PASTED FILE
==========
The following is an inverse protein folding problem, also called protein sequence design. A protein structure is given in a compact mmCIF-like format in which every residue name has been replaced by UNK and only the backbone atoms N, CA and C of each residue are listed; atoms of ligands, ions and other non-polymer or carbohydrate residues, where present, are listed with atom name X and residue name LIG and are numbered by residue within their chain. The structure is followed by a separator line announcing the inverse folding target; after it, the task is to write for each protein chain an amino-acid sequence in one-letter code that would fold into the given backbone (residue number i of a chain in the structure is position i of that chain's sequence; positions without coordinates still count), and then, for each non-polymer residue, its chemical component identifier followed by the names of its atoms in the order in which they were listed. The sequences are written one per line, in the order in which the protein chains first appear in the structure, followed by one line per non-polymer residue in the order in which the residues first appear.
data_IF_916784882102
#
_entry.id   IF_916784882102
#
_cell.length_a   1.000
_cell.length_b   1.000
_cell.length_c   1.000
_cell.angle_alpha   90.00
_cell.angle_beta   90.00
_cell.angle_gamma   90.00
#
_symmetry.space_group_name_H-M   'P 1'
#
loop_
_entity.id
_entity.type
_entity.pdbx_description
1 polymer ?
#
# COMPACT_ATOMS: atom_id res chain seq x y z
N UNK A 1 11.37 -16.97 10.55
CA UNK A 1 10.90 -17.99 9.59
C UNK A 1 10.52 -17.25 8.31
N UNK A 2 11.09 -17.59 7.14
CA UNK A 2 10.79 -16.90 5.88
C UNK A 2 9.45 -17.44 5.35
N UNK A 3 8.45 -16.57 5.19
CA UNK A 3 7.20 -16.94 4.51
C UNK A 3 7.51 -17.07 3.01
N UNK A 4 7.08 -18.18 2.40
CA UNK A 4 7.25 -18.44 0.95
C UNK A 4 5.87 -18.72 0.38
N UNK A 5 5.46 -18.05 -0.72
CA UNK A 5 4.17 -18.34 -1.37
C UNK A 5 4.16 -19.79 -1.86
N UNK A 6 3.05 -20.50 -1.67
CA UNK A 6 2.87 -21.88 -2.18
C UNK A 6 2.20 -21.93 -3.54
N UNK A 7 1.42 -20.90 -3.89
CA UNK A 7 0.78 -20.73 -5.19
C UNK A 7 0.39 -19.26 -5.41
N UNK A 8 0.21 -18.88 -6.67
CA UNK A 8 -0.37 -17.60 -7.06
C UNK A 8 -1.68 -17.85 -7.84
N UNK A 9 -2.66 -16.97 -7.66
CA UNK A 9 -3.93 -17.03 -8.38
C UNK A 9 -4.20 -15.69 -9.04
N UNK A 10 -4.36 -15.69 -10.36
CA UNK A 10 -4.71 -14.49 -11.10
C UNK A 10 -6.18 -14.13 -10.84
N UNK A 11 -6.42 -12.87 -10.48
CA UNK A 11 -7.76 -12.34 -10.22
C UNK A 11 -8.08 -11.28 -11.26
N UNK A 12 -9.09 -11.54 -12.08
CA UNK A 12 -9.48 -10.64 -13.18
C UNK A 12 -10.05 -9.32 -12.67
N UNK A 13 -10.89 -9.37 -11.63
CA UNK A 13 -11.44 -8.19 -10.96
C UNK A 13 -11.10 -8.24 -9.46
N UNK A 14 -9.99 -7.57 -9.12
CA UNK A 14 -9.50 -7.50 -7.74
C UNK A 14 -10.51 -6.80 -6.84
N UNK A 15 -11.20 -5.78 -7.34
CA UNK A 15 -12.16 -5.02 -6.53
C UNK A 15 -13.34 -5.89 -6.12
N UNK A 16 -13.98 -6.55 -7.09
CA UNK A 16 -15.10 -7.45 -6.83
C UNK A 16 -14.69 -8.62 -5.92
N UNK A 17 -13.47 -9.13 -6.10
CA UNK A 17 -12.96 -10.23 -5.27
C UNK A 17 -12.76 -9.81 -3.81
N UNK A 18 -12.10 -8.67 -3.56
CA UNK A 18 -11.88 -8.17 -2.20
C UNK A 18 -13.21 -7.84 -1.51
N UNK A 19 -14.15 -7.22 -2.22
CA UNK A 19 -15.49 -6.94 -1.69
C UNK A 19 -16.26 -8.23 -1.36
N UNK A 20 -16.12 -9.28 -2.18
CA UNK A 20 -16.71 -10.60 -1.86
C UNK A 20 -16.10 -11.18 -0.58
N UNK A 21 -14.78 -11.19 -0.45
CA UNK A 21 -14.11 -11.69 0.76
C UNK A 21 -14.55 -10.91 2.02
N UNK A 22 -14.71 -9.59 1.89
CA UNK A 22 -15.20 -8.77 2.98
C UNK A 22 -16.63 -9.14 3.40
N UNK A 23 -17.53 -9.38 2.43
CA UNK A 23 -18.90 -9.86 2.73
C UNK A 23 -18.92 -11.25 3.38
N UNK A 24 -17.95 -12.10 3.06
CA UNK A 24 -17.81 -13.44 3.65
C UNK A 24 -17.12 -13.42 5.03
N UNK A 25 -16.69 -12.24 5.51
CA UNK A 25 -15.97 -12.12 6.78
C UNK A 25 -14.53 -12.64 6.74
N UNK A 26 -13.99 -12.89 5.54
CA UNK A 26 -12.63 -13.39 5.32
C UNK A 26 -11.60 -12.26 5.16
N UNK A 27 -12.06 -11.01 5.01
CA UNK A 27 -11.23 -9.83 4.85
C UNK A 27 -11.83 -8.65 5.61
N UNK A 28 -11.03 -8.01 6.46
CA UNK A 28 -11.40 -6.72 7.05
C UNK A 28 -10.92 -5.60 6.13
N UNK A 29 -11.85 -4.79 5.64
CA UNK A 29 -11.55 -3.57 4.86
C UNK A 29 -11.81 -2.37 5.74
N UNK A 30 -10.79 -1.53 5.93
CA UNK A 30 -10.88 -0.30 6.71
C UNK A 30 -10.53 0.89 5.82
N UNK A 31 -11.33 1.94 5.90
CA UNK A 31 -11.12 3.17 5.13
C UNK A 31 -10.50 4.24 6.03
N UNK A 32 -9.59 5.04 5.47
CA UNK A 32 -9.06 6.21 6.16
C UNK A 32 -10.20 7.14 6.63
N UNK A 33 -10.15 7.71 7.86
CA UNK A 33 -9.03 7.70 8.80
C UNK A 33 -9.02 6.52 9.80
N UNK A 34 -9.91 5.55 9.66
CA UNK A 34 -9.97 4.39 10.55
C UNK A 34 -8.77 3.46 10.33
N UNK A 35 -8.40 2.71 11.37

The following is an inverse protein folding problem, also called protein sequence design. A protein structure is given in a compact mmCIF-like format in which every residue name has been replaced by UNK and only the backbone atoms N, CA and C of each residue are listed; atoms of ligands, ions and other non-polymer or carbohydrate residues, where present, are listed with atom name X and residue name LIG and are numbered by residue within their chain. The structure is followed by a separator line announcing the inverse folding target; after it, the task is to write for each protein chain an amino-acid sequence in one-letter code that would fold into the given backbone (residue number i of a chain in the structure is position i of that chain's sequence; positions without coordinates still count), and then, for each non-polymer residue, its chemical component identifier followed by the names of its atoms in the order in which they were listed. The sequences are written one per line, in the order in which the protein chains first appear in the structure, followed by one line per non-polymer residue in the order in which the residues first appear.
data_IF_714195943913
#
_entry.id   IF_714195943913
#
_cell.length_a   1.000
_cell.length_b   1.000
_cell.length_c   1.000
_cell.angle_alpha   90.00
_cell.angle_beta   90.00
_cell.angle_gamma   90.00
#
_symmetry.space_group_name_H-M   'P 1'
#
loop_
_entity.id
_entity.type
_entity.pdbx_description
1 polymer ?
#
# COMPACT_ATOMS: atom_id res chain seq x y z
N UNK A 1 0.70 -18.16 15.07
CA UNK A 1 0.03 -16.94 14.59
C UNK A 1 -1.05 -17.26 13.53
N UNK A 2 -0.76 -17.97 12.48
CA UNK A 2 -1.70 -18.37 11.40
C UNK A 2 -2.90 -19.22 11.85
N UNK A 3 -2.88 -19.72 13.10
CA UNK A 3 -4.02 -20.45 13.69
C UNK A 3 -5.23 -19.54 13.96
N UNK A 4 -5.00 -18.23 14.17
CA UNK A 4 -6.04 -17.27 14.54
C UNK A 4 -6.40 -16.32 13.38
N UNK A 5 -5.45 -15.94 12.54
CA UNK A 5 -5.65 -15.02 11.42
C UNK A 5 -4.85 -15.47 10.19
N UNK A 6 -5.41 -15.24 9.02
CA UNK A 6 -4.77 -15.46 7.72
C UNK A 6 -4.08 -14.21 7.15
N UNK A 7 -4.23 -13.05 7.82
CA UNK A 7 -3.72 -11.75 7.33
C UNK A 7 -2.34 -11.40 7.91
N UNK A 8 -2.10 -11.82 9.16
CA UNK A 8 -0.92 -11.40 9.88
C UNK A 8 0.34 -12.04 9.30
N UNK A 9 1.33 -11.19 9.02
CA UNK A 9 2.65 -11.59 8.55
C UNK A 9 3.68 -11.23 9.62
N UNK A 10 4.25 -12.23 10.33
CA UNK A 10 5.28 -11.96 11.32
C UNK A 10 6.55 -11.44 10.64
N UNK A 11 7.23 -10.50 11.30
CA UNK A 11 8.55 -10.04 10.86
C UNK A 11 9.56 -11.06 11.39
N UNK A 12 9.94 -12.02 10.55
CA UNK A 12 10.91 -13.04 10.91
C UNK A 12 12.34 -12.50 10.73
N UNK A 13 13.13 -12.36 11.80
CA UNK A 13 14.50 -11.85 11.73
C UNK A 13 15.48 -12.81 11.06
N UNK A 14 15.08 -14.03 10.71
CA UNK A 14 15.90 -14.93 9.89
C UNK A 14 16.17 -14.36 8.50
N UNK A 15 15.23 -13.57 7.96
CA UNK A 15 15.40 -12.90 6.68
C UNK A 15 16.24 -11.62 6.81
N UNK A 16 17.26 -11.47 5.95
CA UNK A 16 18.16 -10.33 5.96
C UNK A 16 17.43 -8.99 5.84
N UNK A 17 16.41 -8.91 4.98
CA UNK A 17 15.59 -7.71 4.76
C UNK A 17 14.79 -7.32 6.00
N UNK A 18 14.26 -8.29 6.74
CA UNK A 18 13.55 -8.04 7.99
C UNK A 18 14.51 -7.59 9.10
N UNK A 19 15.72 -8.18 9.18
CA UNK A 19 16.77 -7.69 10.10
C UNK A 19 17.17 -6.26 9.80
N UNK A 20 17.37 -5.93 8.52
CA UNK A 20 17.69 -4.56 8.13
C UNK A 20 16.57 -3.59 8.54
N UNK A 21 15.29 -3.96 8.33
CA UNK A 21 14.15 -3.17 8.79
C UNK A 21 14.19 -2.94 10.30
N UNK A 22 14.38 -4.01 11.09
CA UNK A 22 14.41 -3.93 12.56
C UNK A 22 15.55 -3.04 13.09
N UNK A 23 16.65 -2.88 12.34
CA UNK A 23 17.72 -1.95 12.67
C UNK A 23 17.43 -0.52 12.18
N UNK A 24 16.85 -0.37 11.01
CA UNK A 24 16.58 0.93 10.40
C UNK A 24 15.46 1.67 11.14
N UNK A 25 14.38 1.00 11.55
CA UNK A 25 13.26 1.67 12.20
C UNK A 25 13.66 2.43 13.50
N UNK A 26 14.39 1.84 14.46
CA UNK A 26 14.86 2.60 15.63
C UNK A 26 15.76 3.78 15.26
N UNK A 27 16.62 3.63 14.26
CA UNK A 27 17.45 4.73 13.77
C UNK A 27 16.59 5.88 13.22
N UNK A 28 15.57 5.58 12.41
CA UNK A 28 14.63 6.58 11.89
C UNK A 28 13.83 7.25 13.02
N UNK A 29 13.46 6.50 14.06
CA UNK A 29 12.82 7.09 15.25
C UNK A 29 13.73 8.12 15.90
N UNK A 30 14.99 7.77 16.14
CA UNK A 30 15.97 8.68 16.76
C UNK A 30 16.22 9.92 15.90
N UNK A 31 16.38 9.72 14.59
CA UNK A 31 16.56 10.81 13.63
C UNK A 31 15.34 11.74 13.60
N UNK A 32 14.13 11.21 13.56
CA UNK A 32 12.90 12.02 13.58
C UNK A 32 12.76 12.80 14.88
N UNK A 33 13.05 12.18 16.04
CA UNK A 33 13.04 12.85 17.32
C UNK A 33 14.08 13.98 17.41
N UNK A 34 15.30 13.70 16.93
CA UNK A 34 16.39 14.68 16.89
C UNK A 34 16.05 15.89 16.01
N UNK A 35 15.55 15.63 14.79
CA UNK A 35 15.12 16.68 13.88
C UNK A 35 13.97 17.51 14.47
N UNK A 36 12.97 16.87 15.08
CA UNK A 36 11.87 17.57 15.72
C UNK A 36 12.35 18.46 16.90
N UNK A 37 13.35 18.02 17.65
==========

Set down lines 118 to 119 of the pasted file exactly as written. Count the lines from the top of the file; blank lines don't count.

N UNK A 33 -10.15 7.71 7.86
CA UNK A 33 -9.03 7.70 8.80